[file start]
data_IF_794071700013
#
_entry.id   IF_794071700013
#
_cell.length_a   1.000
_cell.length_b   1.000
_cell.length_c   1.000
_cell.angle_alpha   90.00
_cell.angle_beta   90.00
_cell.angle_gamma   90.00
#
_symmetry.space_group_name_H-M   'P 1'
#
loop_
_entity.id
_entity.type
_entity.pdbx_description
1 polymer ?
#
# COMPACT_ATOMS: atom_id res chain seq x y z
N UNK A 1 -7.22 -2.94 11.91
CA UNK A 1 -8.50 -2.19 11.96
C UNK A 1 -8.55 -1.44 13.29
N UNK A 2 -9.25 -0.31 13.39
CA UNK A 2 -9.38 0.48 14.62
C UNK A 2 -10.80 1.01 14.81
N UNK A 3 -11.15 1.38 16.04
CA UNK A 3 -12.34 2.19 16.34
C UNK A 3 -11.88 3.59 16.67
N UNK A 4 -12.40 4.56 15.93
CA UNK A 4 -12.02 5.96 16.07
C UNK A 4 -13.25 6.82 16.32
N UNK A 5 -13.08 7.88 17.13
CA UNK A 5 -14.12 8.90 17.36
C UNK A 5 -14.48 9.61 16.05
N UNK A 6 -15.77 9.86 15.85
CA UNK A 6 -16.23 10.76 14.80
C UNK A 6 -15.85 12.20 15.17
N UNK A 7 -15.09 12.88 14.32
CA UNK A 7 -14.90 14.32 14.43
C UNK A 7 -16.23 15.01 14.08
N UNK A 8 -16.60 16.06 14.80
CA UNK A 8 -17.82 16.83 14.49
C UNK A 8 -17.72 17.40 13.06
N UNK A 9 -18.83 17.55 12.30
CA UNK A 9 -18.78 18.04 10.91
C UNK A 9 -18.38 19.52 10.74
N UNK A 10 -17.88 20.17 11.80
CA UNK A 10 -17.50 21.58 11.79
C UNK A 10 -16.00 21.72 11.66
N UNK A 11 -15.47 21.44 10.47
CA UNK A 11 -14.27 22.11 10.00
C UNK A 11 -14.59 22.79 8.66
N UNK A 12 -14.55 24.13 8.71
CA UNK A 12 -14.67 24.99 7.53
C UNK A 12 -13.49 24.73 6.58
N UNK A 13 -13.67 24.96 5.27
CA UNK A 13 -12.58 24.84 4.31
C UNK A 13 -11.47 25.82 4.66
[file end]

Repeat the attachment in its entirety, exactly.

data_IF_794071700013
#
_entry.id   IF_794071700013
#
_cell.length_a   1.000
_cell.length_b   1.000
_cell.length_c   1.000
_cell.angle_alpha   90.00
_cell.angle_beta   90.00
_cell.angle_gamma   90.00
#
_symmetry.space_group_name_H-M   'P 1'
#
loop_
_entity.id
_entity.type
_entity.pdbx_description
1 polymer ?
#
# COMPACT_ATOMS: atom_id res chain seq x y z
N UNK A 1 -7.22 -2.94 11.91
CA UNK A 1 -8.50 -2.19 11.96
C UNK A 1 -8.55 -1.44 13.29
N UNK A 2 -9.25 -0.31 13.39
CA UNK A 2 -9.38 0.48 14.62
C UNK A 2 -10.80 1.01 14.81
N UNK A 3 -11.15 1.38 16.04
CA UNK A 3 -12.34 2.19 16.34
C UNK A 3 -11.88 3.59 16.67
N UNK A 4 -12.40 4.56 15.93
CA UNK A 4 -12.02 5.96 16.07
C UNK A 4 -13.25 6.82 16.32
N UNK A 5 -13.08 7.88 17.13
CA UNK A 5 -14.12 8.90 17.36
C UNK A 5 -14.48 9.61 16.05
N UNK A 6 -15.77 9.86 15.85
CA UNK A 6 -16.23 10.76 14.80
C UNK A 6 -15.85 12.20 15.17
N UNK A 7 -15.09 12.88 14.32
CA UNK A 7 -14.90 14.32 14.43
C UNK A 7 -16.23 15.01 14.08
N UNK A 8 -16.60 16.06 14.80
CA UNK A 8 -17.82 16.83 14.49
C UNK A 8 -17.72 17.40 13.06
N UNK A 9 -18.83 17.55 12.30
CA UNK A 9 -18.78 18.04 10.91
C UNK A 9 -18.38 19.52 10.74
N UNK A 10 -17.88 20.17 11.80
CA UNK A 10 -17.50 21.58 11.79
C UNK A 10 -16.00 21.72 11.66
N UNK A 11 -15.47 21.44 10.47
CA UNK A 11 -14.27 22.11 10.00
C UNK A 11 -14.59 22.79 8.66
N UNK A 12 -14.55 24.13 8.71
CA UNK A 12 -14.67 24.99 7.53
C UNK A 12 -13.49 24.73 6.58
N UNK A 13 -13.67 24.96 5.27
CA UNK A 13 -12.58 24.84 4.31
C UNK A 13 -11.47 25.82 4.66